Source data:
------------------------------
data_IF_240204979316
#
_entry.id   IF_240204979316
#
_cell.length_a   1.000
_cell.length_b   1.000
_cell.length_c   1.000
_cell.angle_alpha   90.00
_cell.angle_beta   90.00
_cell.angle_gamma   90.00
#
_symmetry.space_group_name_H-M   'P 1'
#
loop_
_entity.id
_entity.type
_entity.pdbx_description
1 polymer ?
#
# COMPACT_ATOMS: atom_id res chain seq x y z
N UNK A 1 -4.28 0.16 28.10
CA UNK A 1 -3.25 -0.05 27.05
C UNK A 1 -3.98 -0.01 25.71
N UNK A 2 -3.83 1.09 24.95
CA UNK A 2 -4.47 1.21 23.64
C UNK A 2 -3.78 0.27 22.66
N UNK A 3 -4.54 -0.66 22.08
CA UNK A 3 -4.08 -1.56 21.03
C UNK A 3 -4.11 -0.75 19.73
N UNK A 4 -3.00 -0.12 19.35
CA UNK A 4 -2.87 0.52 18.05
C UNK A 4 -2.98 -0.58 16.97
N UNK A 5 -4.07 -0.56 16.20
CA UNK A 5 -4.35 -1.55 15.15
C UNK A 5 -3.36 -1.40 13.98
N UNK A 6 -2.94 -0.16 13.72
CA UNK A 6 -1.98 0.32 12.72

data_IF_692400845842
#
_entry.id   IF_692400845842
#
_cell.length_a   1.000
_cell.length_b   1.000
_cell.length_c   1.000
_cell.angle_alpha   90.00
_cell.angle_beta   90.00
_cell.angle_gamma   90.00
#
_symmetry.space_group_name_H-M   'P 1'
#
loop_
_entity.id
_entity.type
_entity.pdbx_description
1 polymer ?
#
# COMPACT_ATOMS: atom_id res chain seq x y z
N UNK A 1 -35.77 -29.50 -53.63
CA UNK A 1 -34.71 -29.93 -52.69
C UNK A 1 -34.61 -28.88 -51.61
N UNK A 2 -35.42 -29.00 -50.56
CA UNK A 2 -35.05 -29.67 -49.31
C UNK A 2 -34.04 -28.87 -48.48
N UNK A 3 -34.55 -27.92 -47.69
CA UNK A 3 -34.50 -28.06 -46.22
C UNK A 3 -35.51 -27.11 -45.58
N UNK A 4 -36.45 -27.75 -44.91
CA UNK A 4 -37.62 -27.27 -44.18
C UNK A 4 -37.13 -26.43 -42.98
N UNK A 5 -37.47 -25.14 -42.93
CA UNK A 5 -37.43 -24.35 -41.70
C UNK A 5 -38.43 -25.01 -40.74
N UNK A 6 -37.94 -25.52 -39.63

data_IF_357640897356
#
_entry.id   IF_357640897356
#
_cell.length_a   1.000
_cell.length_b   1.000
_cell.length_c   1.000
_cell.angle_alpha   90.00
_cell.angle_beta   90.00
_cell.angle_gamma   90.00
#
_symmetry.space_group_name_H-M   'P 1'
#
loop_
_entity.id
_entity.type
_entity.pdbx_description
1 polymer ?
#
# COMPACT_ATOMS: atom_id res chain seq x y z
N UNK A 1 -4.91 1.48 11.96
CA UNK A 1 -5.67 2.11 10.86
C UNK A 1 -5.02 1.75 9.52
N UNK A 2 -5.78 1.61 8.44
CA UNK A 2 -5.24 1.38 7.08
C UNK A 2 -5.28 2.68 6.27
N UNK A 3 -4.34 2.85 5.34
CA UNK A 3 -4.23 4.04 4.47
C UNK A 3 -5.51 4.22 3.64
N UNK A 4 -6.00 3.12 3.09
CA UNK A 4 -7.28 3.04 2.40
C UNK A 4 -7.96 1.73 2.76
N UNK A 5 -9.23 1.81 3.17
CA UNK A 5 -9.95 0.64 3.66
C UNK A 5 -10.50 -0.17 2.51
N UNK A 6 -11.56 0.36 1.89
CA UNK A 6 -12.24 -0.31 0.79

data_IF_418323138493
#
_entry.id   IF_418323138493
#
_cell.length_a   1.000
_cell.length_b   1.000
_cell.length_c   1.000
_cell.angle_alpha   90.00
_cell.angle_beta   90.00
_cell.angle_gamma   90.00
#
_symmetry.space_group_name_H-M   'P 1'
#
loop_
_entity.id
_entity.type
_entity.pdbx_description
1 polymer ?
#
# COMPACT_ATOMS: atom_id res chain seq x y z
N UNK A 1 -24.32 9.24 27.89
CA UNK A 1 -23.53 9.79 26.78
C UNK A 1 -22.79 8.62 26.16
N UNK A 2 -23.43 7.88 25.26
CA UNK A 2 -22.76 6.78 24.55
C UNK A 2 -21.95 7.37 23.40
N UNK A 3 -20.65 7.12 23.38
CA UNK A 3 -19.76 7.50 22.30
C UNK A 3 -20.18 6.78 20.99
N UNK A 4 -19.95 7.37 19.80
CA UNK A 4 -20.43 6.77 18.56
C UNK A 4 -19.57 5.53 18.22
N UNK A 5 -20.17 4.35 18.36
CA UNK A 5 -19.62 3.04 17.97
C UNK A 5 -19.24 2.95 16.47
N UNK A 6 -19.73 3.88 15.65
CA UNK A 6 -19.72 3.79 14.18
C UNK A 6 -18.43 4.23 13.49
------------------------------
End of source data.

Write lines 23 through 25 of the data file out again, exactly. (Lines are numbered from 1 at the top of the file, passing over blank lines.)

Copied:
C UNK A 1 -3.98 -0.01 25.71
N UNK A 2 -3.83 1.09 24.95
CA UNK A 2 -4.47 1.21 23.64